Safe At Home - National Home Safety Equipment Scheme
The Safe At Home National Home Safety Equipment Scheme was a major initiative to help families keep their children safe from home accidents. The main focus of the national scheme was to provide home safety equipment to the most disadvantaged families in areas with the highest accident rates. This is because children from disadvantaged backgrounds are more likely to suffer accidental injuries or deaths.
RoSPA was selected by the Department for Children, Schools and Families (now Department for Education) to run the Safe At Home project and we worked with local authorities, children’s centres and charities to run Safe At Home at a local level.
Although the programme ended in March 2011, we have kept the archived Safe At Home website available online as a source of information for service providers.
CSEC - Child Safety Education Coalition
The coalition, launched by RoSPA and the National Children's Bureau and funded by a £1.6million grant from the Department for Children, Schools and Families (now Department for Education) and aims to promote the provision of high-quality practical safety education in England.
In order to achieve this, member organisations work together to:
- Identify common and avoidable injuries to children and young people
- Identify activities where practical safety education could be improved, extended or introduced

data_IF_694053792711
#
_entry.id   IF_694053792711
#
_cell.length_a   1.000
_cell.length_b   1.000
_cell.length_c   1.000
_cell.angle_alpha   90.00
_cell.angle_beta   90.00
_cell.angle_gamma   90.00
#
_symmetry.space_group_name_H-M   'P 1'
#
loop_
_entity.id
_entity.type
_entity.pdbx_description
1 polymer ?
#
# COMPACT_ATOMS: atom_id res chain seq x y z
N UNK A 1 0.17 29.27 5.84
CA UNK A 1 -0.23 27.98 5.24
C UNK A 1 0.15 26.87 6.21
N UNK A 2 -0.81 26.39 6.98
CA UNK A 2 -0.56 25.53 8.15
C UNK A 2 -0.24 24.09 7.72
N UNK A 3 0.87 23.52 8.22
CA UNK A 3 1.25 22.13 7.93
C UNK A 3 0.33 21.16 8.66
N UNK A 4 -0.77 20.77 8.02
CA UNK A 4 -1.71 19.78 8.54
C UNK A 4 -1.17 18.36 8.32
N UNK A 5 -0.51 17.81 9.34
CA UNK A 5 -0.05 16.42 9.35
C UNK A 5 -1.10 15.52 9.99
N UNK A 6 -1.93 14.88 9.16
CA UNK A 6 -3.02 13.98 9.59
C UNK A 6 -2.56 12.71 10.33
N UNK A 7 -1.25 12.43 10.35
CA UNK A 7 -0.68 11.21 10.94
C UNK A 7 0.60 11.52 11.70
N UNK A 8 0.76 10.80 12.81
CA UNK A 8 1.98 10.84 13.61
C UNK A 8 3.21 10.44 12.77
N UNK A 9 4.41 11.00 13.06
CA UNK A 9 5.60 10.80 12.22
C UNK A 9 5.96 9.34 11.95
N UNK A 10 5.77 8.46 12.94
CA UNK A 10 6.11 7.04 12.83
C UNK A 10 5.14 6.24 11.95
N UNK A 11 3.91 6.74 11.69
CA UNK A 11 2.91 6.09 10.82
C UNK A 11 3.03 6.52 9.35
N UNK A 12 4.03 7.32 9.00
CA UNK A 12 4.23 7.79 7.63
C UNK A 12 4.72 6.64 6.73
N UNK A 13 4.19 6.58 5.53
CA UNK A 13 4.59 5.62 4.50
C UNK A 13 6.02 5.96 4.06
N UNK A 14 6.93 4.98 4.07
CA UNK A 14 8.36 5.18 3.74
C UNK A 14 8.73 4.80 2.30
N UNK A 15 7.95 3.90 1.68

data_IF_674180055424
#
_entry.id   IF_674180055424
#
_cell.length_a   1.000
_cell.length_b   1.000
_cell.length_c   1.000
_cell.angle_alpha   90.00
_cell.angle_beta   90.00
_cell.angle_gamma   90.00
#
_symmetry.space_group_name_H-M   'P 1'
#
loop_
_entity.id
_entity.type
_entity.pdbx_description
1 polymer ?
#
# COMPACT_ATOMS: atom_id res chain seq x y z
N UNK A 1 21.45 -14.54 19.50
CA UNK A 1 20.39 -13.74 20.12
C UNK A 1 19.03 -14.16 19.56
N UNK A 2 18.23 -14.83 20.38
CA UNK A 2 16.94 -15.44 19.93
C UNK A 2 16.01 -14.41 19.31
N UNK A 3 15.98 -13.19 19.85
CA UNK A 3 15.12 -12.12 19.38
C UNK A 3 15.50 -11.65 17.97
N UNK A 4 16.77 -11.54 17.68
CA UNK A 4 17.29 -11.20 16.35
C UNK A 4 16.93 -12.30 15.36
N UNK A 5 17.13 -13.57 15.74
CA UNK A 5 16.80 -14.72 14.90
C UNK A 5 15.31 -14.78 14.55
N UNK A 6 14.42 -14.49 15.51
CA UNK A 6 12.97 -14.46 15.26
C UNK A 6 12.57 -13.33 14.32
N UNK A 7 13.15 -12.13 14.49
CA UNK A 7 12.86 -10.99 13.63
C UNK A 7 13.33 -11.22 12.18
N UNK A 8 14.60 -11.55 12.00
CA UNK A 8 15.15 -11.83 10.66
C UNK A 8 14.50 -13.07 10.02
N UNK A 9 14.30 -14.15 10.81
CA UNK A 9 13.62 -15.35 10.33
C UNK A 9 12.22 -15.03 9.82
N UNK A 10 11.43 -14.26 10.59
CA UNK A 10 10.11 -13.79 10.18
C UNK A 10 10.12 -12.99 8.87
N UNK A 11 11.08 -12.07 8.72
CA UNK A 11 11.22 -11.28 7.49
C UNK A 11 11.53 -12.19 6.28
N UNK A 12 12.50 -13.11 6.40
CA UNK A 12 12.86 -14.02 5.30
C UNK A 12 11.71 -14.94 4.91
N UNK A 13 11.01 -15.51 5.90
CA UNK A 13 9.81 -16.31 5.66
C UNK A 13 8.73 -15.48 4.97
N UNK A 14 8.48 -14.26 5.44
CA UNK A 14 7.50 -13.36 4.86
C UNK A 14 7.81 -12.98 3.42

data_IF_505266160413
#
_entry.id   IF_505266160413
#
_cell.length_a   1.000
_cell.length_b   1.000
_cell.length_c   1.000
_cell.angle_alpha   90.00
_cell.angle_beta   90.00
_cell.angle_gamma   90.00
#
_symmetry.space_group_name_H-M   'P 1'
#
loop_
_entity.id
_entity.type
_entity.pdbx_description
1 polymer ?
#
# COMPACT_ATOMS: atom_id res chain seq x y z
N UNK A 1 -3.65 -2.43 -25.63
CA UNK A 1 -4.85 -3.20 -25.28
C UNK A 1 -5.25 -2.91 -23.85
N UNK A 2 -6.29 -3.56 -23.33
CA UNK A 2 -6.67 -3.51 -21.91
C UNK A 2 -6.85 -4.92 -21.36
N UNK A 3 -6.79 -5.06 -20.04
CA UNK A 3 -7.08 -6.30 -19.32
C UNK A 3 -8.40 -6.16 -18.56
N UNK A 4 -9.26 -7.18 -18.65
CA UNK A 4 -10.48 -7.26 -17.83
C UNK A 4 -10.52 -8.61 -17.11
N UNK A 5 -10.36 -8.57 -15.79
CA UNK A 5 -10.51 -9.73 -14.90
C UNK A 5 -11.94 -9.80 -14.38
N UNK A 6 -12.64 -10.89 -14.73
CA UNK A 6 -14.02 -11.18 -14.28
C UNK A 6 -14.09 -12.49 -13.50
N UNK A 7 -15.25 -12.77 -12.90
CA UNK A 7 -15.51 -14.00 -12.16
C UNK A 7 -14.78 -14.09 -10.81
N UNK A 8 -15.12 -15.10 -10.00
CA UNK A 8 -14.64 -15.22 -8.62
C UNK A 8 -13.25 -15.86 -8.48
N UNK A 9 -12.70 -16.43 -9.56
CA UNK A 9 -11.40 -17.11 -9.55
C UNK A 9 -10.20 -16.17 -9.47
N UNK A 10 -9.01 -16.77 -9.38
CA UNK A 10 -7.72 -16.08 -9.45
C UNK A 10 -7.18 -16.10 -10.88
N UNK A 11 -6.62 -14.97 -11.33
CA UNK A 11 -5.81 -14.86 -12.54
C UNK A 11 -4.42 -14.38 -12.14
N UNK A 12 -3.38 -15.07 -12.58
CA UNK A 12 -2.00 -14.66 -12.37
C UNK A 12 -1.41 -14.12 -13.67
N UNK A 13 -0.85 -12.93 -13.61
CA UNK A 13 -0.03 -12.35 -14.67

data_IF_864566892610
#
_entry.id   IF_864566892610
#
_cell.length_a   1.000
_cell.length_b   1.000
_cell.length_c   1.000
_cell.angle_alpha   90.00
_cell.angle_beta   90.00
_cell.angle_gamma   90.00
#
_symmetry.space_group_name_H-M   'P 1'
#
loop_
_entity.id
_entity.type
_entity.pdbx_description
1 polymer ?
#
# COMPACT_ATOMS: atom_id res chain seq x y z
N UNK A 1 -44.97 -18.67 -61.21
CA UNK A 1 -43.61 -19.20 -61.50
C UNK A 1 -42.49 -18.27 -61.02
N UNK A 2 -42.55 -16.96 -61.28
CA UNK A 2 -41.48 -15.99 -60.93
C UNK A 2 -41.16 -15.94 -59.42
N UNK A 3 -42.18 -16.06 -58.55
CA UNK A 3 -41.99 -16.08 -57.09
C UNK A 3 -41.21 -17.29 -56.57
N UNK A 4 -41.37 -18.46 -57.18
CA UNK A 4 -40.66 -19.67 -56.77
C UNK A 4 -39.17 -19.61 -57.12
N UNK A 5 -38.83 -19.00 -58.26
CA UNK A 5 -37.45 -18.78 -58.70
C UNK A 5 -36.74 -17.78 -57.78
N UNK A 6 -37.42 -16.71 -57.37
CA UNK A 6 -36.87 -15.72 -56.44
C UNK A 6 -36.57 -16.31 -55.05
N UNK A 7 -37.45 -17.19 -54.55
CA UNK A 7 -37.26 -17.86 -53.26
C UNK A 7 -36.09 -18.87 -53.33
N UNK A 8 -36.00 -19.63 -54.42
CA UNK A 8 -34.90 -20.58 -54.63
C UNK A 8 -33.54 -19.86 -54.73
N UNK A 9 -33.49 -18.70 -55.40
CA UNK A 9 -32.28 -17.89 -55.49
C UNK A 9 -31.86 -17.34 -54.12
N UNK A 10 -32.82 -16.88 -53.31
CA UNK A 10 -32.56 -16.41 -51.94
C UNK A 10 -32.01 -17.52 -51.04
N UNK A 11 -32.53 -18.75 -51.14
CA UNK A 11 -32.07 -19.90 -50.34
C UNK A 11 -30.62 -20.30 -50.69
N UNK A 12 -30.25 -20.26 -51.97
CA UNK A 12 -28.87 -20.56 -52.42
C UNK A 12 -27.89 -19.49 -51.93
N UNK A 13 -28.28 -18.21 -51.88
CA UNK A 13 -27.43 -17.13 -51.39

- Provide children with opportunities to develop risk competence appropriate to their age and developmental stage, which is transferable to all aspects of their lives
- Enable children and young people to have the confidence put their risk competence into practice.
Tufty Fluffytail was born in 1953, as a creation of the late Elsie Mills MBE. Original stories for The Royal Society for the Prevention of Accidents featured the squirrel and his friends to introduce clear and simple safety messages to children. Tufty was joined in his adventures by Minnie Mole and the naughty Willy Weasel along with Mrs Owl the teacher and Policeman Badger, who always popped up in the nick of time to save the children. In 1961, the Tufty Club was set up as a nationwide network of local groups. At its peak there were 24,500 registered Tufty Clubs. The characters’ images were changed to keep up with the times in 1979 and again in 1993.
People often ask "Is Tufty alive and well?" Well the answer is certainly yes and he has his own dedicated webpage where you can read the history of the Tufty Club, read about Tufty in the news and on TV, read memories of other people about our furry friend and even leave your own message for Tufty. You can also buy a range of Tufty products.